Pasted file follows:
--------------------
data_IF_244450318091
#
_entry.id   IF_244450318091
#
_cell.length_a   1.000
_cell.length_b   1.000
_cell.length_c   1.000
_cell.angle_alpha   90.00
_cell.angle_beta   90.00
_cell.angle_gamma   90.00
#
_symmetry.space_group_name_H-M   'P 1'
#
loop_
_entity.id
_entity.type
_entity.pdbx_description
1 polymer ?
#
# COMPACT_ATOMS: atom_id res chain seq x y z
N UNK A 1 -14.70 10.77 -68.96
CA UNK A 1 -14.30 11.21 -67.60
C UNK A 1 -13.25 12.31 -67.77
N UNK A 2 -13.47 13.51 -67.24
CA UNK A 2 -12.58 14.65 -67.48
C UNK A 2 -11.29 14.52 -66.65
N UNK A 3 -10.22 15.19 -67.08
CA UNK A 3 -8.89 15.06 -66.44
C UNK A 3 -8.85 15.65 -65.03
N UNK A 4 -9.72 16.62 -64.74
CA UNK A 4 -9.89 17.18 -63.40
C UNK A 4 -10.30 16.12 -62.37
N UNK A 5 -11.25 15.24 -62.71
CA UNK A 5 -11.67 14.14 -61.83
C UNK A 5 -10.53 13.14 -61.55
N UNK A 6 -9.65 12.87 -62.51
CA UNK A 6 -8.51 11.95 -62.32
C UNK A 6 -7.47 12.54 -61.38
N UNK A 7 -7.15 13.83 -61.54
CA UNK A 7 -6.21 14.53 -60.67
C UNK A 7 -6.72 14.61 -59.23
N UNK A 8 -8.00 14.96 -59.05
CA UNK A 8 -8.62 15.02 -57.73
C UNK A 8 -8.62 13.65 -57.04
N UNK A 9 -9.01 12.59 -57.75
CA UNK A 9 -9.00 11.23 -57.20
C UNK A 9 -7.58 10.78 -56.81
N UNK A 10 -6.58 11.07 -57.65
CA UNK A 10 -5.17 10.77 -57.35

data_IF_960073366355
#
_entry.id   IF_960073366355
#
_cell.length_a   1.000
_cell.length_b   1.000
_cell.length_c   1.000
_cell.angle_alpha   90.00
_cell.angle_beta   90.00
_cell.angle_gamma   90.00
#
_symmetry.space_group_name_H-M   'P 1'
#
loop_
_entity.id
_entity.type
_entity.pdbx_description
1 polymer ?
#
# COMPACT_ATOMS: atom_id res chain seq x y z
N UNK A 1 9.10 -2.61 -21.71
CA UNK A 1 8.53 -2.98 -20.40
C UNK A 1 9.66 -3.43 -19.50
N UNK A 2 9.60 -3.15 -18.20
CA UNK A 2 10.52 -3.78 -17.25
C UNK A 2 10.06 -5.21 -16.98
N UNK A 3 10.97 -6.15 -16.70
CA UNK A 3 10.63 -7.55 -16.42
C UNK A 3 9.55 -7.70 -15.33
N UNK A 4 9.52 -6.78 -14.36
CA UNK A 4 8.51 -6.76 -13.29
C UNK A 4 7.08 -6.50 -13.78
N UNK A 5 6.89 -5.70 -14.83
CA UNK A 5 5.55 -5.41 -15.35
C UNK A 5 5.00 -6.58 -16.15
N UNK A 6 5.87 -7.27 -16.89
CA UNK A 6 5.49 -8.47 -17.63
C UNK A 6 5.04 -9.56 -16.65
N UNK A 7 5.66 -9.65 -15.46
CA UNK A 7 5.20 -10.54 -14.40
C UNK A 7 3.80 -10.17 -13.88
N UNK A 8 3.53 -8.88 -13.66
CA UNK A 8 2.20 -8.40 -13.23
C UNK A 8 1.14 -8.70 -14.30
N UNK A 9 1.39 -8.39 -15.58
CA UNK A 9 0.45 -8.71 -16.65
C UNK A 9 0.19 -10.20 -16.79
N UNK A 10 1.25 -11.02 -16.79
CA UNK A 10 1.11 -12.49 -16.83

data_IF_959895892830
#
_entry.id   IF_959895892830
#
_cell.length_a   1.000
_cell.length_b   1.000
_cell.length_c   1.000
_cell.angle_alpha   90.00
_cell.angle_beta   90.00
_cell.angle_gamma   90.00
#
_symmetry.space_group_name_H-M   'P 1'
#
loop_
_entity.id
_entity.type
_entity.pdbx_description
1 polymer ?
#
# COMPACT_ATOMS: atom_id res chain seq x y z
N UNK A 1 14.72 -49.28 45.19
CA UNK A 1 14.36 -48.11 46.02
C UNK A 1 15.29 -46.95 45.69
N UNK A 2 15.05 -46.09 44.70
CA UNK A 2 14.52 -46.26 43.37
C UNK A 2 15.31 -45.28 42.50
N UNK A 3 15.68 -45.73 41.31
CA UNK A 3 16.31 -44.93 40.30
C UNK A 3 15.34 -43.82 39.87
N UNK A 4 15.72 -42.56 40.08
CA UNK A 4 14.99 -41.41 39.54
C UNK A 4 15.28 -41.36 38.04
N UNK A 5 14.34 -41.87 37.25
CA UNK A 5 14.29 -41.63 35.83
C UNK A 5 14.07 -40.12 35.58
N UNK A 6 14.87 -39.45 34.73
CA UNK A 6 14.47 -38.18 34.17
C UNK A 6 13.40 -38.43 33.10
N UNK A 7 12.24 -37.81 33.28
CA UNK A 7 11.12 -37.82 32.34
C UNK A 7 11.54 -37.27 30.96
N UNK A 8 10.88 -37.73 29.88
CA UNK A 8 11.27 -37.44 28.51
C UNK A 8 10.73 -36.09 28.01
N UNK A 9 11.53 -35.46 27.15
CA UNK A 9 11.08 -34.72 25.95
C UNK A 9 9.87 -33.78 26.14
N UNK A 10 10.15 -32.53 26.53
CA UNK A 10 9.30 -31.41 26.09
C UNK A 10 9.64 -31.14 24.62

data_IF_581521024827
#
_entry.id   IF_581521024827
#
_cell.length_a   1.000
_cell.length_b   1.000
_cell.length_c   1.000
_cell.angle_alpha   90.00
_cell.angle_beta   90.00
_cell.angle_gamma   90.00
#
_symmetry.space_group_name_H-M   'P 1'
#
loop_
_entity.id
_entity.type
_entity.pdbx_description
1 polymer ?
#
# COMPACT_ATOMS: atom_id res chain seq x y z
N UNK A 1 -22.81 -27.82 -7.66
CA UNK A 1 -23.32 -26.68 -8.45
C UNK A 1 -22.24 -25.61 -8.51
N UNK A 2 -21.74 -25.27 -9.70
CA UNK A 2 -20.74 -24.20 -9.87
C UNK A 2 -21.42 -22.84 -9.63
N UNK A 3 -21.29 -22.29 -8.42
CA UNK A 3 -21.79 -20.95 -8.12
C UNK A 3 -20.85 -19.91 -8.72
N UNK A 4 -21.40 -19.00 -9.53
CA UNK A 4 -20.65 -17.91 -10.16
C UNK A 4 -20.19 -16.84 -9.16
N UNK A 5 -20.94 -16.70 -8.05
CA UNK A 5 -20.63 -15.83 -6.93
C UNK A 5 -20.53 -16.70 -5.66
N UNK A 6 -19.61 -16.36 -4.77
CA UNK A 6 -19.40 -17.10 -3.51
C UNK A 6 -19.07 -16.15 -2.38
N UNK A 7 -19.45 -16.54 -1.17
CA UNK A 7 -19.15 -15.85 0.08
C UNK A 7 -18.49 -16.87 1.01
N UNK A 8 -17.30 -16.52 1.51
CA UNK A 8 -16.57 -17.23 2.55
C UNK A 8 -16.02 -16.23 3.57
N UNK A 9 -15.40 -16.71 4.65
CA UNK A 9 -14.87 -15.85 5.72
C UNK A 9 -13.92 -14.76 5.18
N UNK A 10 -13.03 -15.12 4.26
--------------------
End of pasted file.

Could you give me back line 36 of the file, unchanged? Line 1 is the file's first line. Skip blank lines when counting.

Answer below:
N UNK A 6 -9.65 12.87 -62.51